Sincerely,

The girl who doesn't party in college

Cover Image Credit: Krisztian Hadi / Flickr

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A Tribute To The RTS Bus

As New York prepares to retire its longest-running and most unique transit buses, it's worth taking a look at how they have become icons of the city.

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Later this year or early next year, NYC will say goodbye to one of its most recognizable transportation icons. Although few New Yorkers know them by name, almost every New Yorker has seen and rode on one of them. Since they debuted in 1981, the classic Rapid Transit Series (RTS) buses have transported New Yorkers over 2 billion miles on almost every bus route in the city. With their distinctive design and legendary reliability, they have become not just an icon, but a symbol, of the MTA and NYC in general.

A RTS bus in service in Manhattan during rush hour.Greg Huang

If you're a typical transit rider, you probably take bus riding and buses in general for granted. Virtually all of my friends see a bus as a bus and not much else. I hate to say this, but in the 21st century, they actually have a point. Go to any American city and most of the buses you'll find are literally boxes on wheels. Styling is sacrificed for economics. Ride comfort is sacrificed for accessibility. A bus could literally bring a sense of guilt to its occupants—it's as if they have no other choice but to ride in that flavorless, boring box.

Many modern transit buses are boxes on wheels, with minimal styling.Greg Huang

However, the RTS is anything but a box on wheels. It was born in the 1970s, when the USDOT was pushing bus manufacturers to design a "bus of the future". Back then, public transit was not frowned upon like the way it is today, and the futurism of the space age was a recent memory. Out of this environment, General Motors designed a bus that was groundbreaking yet controversial, and futuristic yet practical. And with that, the RTS made its debut to the world in 1977.

The RTS was revolutionary when it debuted in 1977. i1.wp.com

With its sloped front end, curved side windows, smooth bodywork, and modular design, the RTS was quite unlike anything else on the road at the time. Its styling was so radical, in fact, that GM had to offer the more utilitarian Classic alongside it. In addition to its futuristic styling, the RTS also boasted state-of-the-art amenities, including a "kneeling" feature, automatic temperature control, and an optional wheelchair lift.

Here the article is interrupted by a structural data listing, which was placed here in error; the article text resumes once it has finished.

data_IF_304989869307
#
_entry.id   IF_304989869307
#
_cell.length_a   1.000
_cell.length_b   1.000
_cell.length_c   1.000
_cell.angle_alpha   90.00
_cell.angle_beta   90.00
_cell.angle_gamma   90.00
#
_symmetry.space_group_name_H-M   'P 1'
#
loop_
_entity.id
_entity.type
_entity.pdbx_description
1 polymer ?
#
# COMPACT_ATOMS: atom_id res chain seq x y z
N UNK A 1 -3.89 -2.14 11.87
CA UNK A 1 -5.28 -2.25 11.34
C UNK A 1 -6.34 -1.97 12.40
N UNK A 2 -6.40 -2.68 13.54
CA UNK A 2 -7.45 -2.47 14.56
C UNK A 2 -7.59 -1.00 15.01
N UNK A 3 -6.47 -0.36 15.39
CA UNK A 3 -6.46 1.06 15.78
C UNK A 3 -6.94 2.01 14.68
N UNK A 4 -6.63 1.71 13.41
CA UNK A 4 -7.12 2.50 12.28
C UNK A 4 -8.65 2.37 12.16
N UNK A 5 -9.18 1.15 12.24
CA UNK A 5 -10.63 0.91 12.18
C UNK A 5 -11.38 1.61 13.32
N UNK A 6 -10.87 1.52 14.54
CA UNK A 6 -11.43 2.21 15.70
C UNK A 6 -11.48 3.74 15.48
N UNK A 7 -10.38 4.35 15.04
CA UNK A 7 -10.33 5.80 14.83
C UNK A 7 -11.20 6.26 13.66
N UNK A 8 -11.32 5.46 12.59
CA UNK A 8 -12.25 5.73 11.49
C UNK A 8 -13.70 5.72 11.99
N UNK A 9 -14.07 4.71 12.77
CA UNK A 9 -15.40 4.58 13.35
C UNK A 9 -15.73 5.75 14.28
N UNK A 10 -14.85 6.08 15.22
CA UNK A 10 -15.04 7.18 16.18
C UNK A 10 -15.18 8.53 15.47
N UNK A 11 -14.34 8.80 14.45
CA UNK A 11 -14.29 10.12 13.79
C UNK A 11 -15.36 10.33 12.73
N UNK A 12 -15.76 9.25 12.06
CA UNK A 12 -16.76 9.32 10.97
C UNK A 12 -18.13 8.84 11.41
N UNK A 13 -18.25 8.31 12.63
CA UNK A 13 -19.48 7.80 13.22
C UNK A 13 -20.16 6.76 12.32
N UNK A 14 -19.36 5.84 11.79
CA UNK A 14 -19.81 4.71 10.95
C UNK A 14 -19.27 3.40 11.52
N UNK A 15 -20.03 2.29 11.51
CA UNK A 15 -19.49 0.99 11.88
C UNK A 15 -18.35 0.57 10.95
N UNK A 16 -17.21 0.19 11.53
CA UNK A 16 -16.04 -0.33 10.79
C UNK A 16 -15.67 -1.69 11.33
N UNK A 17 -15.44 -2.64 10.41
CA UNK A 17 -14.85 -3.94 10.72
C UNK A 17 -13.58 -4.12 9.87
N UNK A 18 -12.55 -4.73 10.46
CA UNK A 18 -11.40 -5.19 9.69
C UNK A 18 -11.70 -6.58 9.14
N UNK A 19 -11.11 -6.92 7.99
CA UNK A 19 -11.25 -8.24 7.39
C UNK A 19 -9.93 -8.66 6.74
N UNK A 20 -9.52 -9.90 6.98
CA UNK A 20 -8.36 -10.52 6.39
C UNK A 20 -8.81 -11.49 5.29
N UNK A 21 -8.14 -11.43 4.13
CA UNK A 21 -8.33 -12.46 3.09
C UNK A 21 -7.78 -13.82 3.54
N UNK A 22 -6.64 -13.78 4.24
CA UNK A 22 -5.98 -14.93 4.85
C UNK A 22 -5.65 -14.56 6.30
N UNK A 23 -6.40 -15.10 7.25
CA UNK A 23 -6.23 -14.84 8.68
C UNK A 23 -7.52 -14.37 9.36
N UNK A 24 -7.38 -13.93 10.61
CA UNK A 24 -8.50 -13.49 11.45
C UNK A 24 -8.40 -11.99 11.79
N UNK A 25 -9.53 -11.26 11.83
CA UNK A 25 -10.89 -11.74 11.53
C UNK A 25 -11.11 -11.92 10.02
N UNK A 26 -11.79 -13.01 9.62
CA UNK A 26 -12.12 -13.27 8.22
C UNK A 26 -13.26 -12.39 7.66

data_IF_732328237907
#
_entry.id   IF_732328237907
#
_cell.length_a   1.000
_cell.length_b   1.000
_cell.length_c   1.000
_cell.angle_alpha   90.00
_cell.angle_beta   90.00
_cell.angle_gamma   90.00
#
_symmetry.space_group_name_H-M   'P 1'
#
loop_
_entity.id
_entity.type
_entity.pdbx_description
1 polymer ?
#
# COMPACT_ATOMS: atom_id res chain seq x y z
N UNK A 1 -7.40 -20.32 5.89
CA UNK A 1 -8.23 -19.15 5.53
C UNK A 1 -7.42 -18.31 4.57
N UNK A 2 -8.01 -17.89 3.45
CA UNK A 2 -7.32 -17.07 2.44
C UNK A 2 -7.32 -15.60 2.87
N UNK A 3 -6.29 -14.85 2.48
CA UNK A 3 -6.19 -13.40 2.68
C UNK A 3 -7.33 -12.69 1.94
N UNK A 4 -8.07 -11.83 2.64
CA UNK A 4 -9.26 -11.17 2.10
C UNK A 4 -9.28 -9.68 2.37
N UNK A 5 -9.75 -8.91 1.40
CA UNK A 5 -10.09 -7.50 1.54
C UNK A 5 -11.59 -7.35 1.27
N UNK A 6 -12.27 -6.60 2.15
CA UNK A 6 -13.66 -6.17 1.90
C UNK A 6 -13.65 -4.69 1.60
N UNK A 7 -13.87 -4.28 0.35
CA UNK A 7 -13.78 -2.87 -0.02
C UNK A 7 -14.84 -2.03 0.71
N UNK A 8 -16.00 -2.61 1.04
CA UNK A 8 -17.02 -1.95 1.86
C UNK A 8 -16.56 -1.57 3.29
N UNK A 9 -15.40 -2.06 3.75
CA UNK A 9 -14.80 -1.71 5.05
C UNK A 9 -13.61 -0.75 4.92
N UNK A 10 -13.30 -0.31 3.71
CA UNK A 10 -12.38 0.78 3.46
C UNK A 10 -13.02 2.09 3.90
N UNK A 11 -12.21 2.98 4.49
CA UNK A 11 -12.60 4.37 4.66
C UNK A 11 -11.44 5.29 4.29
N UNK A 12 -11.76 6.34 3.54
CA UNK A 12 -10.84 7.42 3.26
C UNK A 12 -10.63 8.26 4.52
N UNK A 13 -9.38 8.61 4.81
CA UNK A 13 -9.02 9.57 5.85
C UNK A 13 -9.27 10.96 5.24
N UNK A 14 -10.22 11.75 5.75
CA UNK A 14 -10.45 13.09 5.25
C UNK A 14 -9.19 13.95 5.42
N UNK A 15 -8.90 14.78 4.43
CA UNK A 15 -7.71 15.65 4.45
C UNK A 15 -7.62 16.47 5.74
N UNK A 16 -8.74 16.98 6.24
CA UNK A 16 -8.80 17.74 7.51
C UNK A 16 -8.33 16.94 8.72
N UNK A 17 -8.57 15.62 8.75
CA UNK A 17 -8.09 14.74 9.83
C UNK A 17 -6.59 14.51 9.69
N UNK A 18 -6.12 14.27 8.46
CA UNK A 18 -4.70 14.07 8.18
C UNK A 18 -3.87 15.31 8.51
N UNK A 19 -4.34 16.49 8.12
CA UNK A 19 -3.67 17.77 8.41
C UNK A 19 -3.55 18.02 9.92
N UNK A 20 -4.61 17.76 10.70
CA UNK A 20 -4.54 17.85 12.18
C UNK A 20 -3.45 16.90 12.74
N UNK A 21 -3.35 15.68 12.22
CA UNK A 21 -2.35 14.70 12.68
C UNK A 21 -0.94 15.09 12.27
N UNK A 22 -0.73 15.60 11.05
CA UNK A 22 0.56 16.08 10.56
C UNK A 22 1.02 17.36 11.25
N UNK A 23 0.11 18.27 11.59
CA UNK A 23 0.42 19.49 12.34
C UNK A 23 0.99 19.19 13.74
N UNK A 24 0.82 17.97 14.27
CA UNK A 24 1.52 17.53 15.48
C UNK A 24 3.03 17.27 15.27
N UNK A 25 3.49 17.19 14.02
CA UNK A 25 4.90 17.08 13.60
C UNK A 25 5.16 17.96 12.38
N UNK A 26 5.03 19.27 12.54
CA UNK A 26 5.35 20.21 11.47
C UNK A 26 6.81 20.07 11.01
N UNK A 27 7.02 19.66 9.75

In addition to the sleek design, the RTS came with multiple state-of-the-art features. farm8.static.flickr.com

In the four decades since, the RTS has served almost every city across America. But in New York, it not only fulfilled its mission, but it did so with flying colors. Between 1981 and 1999, the MTA ordered over 4,000 RTS buses, and at its peak, the RTS made up almost 90% of NYC's bus fleet. The RTS stood out not only to commuters, but also to the MTA itself. Among buses purchased in the same year, the RTS was always the last to be retired. Many individual RTS buses ran for over 20 years in service, when the average transit bus lifespan is 12 to 16 years. And two decades of carrying passengers in NYC is no walk in the park. For two decades, these buses transported New Yorkers in stop-and-go traffic and on long and fast express routes, and through freezing cold and scorching heat, through rain, snow and sleet, and everything in between. Frank Sinatra said that if you could make it in New York, you could make it anywhere. The RTS not only made it in New York, it found its home here.

A 1996 RTS bus, still running strong in 2018 after 22 years of service. Greg Huang

Four decades later, the RTS has largely been replaced by newer "low floor" buses, both in New York and elsewhere. In New York, the once 4,000 strong fleet is now down to about 200 buses. However, the design is still unmistakable. The unique curved side windows give the illusion of flying in an airplane, and make the bus feel open and airy. The once-futuristic bodywork is the perfect antithesis of the modern boxes on wheels, and the once state-of-the-art amenities have become standard. While modern transit buses emphasize practicality over style, GM amazingly integrated both within the same bus. Today, the RTS bus is not just classic, it's iconic. It represents an era when bus transportation was more glorious. It represents the future as seen from the past.

New York will never be the same without the RTS. It is to NYC as the Routemaster double-decker bus is to London. In other words, they are inseparable. And before NYC and the RTS separate for good, may New Yorkers and visitors to New York appreciate and admire these remarkable buses one final time.

The RTS is truly an icon of NYCGreg Huang